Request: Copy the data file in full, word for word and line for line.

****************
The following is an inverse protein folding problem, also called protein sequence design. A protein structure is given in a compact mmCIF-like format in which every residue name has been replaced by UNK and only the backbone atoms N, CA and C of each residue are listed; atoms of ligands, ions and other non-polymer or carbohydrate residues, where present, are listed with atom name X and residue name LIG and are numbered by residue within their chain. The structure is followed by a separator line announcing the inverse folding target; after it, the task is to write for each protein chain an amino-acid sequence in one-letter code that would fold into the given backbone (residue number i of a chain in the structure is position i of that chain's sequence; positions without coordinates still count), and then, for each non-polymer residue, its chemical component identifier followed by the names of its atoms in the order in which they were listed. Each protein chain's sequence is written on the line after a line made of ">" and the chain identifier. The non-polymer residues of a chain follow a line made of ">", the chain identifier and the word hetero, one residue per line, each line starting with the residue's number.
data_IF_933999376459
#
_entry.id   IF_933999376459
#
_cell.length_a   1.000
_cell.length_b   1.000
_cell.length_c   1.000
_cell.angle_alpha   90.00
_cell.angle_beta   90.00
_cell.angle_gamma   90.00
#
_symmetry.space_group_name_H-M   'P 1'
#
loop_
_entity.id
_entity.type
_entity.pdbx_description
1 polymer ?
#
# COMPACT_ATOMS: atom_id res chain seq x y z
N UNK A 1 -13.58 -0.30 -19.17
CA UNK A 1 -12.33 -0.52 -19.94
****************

The following is an inverse protein folding problem, also called protein sequence design. A protein structure is given in a compact mmCIF-like format in which every residue name has been replaced by UNK and only the backbone atoms N, CA and C of each residue are listed; atoms of ligands, ions and other non-polymer or carbohydrate residues, where present, are listed with atom name X and residue name LIG and are numbered by residue within their chain. The structure is followed by a separator line announcing the inverse folding target; after it, the task is to write for each protein chain an amino-acid sequence in one-letter code that would fold into the given backbone (residue number i of a chain in the structure is position i of that chain's sequence; positions without coordinates still count), and then, for each non-polymer residue, its chemical component identifier followed by the names of its atoms in the order in which they were listed. Each protein chain's sequence is written on the line after a line made of ">" and the chain identifier. The non-polymer residues of a chain follow a line made of ">", the chain identifier and the word hetero, one residue per line, each line starting with the residue's number.
data_IF_933999376459
#
_entry.id   IF_933999376459
#
_cell.length_a   1.000
_cell.length_b   1.000
_cell.length_c   1.000
_cell.angle_alpha   90.00
_cell.angle_beta   90.00
_cell.angle_gamma   90.00
#
_symmetry.space_group_name_H-M   'P 1'
#
loop_
_entity.id
_entity.type
_entity.pdbx_description
1 polymer ?
#
# COMPACT_ATOMS: atom_id res chain seq x y z
N UNK A 1 -13.58 -0.30 -19.17
CA UNK A 1 -12.33 -0.52 -19.94